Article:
Copyright law applies to nearly all creative and intellectual works, including video and films. However, there are provisions for “fair use” of a copyrighted works as outlined in Section 107 of the U.S. Copyright Act. This provision describes four factors to be considered when determining fair use.

Factor 1: The purpose and character of the use
The fair use statute favors nonprofit, educational purposes over commercial purposes. However, in order to comply with fair use you must consider all four factors, and not simply rely on that fact that you teach at a university.
Related to “the purpose and character of the use,” court rulings favor material that has been “transformed,” not merely reproduced. Fair use is more likely to be applicable when the copyrighted work has been modified into something new or when it can be used for a new purpose. In terms of video course materials, this could include smaller portions of a film that have been edited and/or combined with other media in order to create video content that is specific to the learning objective of your course.

Factor 2: The nature of the copyrighted work
The courts favor the use of materials that have a direct relationship to the educational objectives of your course. You should choose video material carefully; selecting content that can be used by your students to successfully complete the course assignment. It is important to directly align the content you require with the learning outcomes for each assignment. Once you have determined what you want your students to accomplish in order to achieve the learning outcomes, you can determine which piece of content and how much is required to successfully complete the assignment. This concept is known as “backward design” (Wiggins & McTighe “Learning by Design” 1998, 2006). To learn more about backward design, contact the LTC (LTC@uwm.edu).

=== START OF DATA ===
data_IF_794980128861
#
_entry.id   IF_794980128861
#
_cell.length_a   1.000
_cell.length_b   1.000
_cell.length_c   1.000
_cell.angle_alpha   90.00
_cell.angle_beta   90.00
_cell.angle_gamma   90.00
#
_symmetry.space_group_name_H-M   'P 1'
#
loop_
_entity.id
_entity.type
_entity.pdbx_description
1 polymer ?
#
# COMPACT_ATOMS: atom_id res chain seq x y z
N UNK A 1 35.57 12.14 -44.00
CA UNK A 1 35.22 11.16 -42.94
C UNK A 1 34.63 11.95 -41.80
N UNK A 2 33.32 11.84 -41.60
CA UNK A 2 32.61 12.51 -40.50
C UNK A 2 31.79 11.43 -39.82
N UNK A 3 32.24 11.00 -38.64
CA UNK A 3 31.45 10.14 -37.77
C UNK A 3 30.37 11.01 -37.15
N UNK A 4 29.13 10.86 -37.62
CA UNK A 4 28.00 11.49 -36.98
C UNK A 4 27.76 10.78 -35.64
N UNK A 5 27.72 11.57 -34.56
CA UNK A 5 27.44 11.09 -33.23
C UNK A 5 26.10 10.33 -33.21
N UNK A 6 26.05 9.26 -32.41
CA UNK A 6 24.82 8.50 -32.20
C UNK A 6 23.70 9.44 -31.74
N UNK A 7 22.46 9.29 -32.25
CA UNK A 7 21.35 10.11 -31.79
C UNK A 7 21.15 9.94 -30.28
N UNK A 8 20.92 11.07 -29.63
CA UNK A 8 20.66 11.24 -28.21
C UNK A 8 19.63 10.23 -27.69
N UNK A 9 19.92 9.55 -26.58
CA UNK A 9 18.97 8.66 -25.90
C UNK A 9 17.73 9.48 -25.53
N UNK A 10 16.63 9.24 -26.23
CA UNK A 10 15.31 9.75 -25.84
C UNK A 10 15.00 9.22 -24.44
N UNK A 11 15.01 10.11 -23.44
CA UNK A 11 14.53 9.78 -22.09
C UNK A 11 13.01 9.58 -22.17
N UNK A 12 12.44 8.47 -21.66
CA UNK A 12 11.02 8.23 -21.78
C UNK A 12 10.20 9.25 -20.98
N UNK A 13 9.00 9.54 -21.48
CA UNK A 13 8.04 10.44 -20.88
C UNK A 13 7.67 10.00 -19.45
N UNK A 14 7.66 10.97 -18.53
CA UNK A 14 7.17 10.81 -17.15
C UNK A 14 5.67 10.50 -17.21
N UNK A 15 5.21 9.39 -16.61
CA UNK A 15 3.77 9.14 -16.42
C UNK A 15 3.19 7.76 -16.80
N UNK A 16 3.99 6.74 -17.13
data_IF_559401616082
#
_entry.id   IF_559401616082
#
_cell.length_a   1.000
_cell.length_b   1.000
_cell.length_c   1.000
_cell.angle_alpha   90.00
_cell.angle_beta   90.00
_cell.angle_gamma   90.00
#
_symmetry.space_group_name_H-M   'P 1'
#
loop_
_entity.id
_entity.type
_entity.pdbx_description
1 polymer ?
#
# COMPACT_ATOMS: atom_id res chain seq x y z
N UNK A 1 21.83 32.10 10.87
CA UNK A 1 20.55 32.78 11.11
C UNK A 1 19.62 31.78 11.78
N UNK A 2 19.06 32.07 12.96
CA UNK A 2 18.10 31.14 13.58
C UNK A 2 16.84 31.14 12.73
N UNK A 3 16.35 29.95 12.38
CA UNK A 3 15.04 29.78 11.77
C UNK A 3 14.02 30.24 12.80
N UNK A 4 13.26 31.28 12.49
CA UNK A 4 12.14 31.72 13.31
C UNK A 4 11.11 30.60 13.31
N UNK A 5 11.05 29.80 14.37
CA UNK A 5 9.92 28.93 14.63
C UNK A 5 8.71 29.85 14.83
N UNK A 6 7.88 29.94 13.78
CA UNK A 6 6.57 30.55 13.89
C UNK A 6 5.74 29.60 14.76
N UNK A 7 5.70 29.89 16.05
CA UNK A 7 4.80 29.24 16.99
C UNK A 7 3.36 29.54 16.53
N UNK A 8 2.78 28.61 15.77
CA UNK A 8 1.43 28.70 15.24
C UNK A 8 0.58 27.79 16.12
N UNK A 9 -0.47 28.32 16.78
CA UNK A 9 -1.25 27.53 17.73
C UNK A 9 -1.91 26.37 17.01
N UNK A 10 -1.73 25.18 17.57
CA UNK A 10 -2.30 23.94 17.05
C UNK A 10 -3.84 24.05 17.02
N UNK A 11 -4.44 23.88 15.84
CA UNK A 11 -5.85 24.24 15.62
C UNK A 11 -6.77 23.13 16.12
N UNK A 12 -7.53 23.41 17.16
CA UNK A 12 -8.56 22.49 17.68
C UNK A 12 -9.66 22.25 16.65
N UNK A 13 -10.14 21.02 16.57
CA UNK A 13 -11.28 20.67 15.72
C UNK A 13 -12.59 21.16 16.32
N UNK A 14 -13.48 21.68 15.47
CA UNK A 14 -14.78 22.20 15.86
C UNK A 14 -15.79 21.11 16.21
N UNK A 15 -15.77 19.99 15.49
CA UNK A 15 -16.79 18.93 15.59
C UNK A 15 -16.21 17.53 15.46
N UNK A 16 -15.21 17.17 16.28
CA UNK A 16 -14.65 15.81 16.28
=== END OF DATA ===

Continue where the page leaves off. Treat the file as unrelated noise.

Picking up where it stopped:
Factor 3: The amount of the portion used
The amount of the work placed online should relate directly to the educational objectives of the course assignment. In other words, you should ONLY use the section of the video that is necessary for your students to complete the assignment. Any scenes or sections of a film that does not have a direct relationship to the course assignment should be removed before distributing to your students. Capturing and distributing entire films is NOT recommended.

Factor 4: The effect of the use upon the potential market
Essentially, this means that you are more likely to be in violation of fair use if you (or your students) could have realistically purchased or licensed the copyrighted work. In terms of video content, clips or modified materials are less likely to have an adverse market effect. In contrast, by supplying a copy of an entire film for your students, you are negatively impacting potential markets for those works.
In addition, if you distribute videos through a password protected site, like D2L, only the student in your course can view the copyrighted work. If you distribute the video outside of the password protected environment of D2L, for example, as a publicly available video on YouTube, this could have a substantial impact on the market value of the work.

When considering all four factors, it is best to use a short section of a film or TV show which has been chosen to supply students with the information necessary to complete the assignment successfully.